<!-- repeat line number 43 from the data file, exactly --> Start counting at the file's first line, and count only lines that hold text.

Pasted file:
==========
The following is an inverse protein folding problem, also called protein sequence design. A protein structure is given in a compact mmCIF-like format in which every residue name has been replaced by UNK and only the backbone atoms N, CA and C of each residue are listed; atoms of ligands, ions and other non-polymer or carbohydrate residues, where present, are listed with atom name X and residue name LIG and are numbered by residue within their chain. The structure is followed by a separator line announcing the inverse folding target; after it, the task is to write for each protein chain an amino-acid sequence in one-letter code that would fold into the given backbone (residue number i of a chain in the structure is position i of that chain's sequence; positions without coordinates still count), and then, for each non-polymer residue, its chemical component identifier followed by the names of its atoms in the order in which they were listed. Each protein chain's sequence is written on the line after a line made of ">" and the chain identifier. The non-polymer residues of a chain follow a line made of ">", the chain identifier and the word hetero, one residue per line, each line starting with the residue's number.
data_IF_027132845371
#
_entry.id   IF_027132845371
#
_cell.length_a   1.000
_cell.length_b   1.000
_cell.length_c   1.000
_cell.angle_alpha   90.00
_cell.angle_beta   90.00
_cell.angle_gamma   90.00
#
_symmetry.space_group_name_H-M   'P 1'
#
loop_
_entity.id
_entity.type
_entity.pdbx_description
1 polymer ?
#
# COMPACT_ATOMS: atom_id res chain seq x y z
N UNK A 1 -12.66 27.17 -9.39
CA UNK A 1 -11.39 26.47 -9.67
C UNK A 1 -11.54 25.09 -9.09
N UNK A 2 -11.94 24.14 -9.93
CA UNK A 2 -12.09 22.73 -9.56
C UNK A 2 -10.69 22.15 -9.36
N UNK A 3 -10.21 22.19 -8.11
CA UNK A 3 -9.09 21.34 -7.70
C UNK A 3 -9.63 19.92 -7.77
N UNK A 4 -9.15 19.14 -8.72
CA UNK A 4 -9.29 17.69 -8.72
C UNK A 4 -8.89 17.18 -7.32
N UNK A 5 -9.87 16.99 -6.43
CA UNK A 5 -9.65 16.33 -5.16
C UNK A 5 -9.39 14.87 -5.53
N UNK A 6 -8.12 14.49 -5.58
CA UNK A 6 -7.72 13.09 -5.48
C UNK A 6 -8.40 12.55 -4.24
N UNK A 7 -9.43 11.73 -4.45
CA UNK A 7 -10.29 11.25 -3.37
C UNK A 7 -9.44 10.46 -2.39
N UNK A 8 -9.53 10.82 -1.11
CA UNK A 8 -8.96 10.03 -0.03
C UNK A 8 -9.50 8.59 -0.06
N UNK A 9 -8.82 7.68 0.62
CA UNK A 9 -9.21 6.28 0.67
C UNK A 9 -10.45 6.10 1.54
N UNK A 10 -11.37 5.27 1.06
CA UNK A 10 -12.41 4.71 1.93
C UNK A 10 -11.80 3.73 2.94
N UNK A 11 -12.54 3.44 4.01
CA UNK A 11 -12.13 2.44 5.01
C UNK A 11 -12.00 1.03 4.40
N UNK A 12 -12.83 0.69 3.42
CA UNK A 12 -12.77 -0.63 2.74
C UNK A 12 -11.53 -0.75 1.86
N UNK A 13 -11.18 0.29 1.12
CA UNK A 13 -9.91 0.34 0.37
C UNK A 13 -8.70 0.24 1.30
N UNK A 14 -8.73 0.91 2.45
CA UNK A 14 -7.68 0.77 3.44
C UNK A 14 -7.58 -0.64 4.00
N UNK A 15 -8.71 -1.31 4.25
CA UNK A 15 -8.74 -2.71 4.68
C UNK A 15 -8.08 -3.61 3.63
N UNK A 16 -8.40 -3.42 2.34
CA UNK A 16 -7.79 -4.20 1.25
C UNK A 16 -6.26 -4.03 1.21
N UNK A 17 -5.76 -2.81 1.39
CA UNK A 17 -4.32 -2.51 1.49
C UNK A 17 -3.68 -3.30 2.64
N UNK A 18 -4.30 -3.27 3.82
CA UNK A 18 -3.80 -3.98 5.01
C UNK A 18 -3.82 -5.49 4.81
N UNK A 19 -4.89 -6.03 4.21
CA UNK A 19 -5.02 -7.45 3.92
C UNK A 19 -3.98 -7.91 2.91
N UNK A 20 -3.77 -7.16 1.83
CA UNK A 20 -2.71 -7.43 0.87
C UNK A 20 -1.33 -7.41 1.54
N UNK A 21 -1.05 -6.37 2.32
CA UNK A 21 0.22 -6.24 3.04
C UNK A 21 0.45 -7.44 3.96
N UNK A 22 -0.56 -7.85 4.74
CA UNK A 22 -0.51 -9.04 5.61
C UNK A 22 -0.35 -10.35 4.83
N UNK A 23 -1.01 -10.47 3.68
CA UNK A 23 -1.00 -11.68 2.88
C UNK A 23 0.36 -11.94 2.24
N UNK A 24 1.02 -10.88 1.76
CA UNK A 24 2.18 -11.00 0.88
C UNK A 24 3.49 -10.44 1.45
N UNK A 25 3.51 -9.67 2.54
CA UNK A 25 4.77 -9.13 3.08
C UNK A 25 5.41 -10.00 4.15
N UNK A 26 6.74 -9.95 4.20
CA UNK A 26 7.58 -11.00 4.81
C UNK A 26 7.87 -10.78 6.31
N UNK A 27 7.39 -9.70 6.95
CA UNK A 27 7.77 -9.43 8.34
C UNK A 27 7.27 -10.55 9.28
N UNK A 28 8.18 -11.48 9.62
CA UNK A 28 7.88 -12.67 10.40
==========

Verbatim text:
N UNK A 8 -9.53 10.82 -1.11